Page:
allergy medicine guide
 

Allergy Medicine.
By Groshan Fabiola
Allergy, or type I hypersensitivity, is the systemic inflammatory response of the body toward allergens or causing agents. People with are usually hypersensitive toward certain things which are considered normal by other people. Some of these things include dust, pollen, certain foods, and even mosquito bites. The patients may offer suffer from small problems like running nose, itchy nose, rash, and other things. However, sometimes could be really dangerous and potentially life-threatening with symptoms like anaphylactic shock, which could be fatal. Generally, can be found out with certain symptoms and can be treated early with medicine. When found out earlier, the chances of controlling with medicine are more and easier. However, it is to be noted that can only be controlled, and not cured. The most practical remedy for is to lead a clean lifestyle, stay away from the allergens which cause you allergy, take medicine, and follow the instructions of the physician.

Some of the commonest symptoms are running nose, itchy nose, wheezing, ear pain, headache, and in some cases even asthma. While most of the people ignore these problems as not-so-important ones, you have to take notice if they tend to occur again and again in a relatively short period of time. If you feel or suspect that after consuming certain food or after using something you tend to have these symptoms, you should consult your physician

immediately. For treating allergy, there are both prescription and over-the-counter medicine available. Usually, physicians will suggest antihistamines to control allergy, as they are considered the best in controlling the symptoms. An antihistamine is also the most versatile of the medicine, as it can be taken as a pill, nasal spray, liquid, or an eye drop. Benadryl, Claritin, and Dimetane are some of the famous over-the-counter medicines while Clarinex, Allegra, and Zyrtec are the most famous prescription medicines.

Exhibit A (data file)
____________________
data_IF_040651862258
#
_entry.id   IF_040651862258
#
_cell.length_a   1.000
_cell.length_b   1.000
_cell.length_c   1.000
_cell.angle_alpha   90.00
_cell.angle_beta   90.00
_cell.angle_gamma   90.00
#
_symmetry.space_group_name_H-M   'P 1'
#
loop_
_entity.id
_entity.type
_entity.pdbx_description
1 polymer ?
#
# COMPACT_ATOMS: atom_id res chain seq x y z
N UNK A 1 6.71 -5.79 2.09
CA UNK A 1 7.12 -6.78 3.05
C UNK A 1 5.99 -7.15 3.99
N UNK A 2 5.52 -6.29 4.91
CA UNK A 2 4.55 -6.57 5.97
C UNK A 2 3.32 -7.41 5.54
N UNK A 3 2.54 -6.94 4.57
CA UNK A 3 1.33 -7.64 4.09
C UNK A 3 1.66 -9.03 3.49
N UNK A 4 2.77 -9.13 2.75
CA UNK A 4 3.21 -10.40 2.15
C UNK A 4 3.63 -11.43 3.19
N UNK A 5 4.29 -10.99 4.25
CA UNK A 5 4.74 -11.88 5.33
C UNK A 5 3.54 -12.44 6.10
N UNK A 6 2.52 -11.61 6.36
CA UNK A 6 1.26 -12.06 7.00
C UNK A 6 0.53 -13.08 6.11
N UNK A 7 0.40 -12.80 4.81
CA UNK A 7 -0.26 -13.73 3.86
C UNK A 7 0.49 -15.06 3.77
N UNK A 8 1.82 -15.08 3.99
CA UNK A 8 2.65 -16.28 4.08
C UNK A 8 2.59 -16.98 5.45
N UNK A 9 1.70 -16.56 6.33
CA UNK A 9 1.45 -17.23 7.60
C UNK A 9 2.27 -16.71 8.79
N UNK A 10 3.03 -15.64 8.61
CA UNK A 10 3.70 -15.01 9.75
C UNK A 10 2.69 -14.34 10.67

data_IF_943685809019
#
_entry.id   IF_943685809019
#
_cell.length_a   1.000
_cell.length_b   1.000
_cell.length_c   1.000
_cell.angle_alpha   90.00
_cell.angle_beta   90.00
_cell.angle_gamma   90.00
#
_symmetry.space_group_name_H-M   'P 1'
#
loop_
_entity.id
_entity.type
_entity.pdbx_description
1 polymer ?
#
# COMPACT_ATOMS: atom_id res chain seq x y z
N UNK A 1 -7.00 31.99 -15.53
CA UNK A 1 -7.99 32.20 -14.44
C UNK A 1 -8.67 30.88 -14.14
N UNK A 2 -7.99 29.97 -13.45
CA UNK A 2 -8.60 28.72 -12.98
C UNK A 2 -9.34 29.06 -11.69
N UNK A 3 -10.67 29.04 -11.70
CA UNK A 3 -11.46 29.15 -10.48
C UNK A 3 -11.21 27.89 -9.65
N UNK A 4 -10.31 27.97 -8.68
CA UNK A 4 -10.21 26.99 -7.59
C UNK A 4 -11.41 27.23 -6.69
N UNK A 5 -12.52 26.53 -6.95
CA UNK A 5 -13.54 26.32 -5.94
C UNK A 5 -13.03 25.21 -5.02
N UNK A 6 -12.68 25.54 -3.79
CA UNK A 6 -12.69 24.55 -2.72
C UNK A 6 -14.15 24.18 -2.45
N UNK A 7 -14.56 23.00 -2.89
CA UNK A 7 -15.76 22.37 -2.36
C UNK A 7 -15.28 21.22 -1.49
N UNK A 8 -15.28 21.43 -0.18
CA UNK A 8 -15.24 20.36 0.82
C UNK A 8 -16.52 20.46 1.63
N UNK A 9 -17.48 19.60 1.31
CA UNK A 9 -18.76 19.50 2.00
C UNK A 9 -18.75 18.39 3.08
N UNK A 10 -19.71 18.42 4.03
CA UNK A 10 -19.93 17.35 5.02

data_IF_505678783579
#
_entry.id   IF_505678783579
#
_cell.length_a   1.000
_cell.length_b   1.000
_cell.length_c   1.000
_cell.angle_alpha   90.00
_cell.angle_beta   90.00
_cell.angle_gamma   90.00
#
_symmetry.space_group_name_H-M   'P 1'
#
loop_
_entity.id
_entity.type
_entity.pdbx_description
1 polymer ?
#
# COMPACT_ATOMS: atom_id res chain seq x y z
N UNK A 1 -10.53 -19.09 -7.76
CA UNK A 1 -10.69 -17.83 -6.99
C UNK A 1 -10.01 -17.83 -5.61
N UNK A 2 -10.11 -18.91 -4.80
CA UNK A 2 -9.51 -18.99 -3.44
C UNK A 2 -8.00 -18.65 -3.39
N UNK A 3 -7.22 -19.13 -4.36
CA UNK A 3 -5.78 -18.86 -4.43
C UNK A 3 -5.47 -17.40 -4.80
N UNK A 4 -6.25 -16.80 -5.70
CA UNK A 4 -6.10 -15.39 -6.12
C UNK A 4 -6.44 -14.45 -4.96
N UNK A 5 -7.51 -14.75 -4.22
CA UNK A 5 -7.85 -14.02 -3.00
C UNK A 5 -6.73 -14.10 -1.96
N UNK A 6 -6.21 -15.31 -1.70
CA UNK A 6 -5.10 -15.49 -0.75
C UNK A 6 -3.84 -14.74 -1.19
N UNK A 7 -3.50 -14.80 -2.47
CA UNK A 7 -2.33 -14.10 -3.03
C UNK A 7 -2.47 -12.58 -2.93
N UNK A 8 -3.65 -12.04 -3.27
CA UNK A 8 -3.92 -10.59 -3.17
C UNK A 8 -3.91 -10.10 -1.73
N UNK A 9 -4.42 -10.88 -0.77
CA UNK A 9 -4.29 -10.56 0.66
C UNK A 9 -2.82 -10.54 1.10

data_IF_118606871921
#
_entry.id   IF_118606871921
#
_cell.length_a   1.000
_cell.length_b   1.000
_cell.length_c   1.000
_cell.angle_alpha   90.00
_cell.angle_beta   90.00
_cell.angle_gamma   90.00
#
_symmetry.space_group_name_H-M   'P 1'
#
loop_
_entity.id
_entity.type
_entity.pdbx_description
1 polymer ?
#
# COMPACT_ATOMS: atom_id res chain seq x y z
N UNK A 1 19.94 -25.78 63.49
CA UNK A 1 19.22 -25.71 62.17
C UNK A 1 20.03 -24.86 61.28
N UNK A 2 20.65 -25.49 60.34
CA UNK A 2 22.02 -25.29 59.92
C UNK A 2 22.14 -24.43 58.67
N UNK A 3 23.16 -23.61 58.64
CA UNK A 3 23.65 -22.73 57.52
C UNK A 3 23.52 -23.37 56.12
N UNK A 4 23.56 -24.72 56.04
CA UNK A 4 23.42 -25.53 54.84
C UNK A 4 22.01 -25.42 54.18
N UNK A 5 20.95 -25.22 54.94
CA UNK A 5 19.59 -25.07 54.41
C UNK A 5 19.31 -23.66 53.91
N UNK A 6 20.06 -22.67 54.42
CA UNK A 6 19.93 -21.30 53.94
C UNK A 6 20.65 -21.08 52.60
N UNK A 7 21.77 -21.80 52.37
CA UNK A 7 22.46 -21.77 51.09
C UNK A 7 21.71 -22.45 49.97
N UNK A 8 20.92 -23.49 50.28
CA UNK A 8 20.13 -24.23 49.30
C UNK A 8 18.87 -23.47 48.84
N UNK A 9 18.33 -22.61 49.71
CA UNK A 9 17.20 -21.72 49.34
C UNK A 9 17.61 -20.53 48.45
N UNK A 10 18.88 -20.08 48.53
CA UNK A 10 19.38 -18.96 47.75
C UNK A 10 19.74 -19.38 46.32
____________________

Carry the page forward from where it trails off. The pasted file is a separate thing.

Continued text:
When exposed to an causing agent, the patient is likely to get his immune system triggered on. The immune system immediately releases histamine, which gets attached to the receptors in blood vessels and makes them larger. This causes problems and results in redness, itch, running nose, and other problems. The proper medicine for this problem is an antihistamine. By giving antihistamines, the histamine receptors are blocked and the symptoms can be prevented. Antihistamines usually cause drowsiness, but non-sedating antihistamines can also be suggested by your physician.

Another important category of medicine is the decongestant. Decongestants, as the name suggests, relieve congestion and usually go hand in hand with antihistamines. As congestion is one of the commonest symptoms of allergy, decongestants are widely used by patients. They are available in the form of both liquid and pills, and are extensively used as nasal sprays and eye drops. Like antihistamines, decongestants are also available as prescription drugs and over-the-counter drugs. Sudafed tablets, Afrin nasal sprays, and Visine eye drops are some of the over-the-counter drugs and Claritin-D, Allegra-D, and Zytec-D are some of the common prescription drugs. Corticosteroids, another commonly prescribed form of medicine, are used to treat the inflammation related to allergies. They can be taken as nasal corticosteroids, inhaled corticosteroids, eye drops, and oral steroids.

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